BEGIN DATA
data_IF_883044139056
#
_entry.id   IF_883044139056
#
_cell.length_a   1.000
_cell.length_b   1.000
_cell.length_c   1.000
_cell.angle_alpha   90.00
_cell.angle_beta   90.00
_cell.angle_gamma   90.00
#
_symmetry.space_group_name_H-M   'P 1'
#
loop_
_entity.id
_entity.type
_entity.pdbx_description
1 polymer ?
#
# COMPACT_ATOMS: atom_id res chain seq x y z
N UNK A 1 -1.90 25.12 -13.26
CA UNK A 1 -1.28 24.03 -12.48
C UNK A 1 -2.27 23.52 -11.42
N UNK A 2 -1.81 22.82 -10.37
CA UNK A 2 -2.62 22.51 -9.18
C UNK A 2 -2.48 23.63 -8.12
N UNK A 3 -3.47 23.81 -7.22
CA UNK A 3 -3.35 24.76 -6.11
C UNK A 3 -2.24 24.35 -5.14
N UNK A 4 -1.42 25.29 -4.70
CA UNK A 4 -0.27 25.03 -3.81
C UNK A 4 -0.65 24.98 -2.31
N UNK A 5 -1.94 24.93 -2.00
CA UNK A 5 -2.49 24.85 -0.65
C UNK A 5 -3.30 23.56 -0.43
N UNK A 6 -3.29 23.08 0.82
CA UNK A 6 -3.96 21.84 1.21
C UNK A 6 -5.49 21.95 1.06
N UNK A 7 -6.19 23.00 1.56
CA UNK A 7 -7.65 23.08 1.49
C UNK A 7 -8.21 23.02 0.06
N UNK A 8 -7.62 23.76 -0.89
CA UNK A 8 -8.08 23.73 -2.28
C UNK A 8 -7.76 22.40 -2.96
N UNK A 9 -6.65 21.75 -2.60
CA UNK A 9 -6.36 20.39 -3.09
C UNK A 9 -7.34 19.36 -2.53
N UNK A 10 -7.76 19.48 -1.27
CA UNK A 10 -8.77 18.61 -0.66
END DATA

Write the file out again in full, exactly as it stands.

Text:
data_IF_883044139056
#
_entry.id   IF_883044139056
#
_cell.length_a   1.000
_cell.length_b   1.000
_cell.length_c   1.000
_cell.angle_alpha   90.00
_cell.angle_beta   90.00
_cell.angle_gamma   90.00
#
_symmetry.space_group_name_H-M   'P 1'
#
loop_
_entity.id
_entity.type
_entity.pdbx_description
1 polymer ?
#
# COMPACT_ATOMS: atom_id res chain seq x y z
N UNK A 1 -1.90 25.12 -13.26
CA UNK A 1 -1.28 24.03 -12.48
C UNK A 1 -2.27 23.52 -11.42
N UNK A 2 -1.81 22.82 -10.37
CA UNK A 2 -2.62 22.51 -9.18
C UNK A 2 -2.48 23.63 -8.12
N UNK A 3 -3.47 23.81 -7.22
CA UNK A 3 -3.35 24.76 -6.11
C UNK A 3 -2.24 24.35 -5.14
N UNK A 4 -1.42 25.29 -4.70
CA UNK A 4 -0.27 25.03 -3.81
C UNK A 4 -0.65 24.98 -2.31
N UNK A 5 -1.94 24.93 -2.00
CA UNK A 5 -2.49 24.85 -0.65
C UNK A 5 -3.30 23.56 -0.43
N UNK A 6 -3.29 23.08 0.82
CA UNK A 6 -3.96 21.84 1.21
C UNK A 6 -5.49 21.95 1.06
N UNK A 7 -6.19 23.00 1.56
CA UNK A 7 -7.65 23.08 1.49
C UNK A 7 -8.21 23.02 0.06
N UNK A 8 -7.62 23.76 -0.89
CA UNK A 8 -8.08 23.73 -2.28
C UNK A 8 -7.76 22.40 -2.96
N UNK A 9 -6.65 21.75 -2.60
CA UNK A 9 -6.36 20.39 -3.09
C UNK A 9 -7.34 19.36 -2.53
N UNK A 10 -7.76 19.48 -1.27
CA UNK A 10 -8.77 18.61 -0.66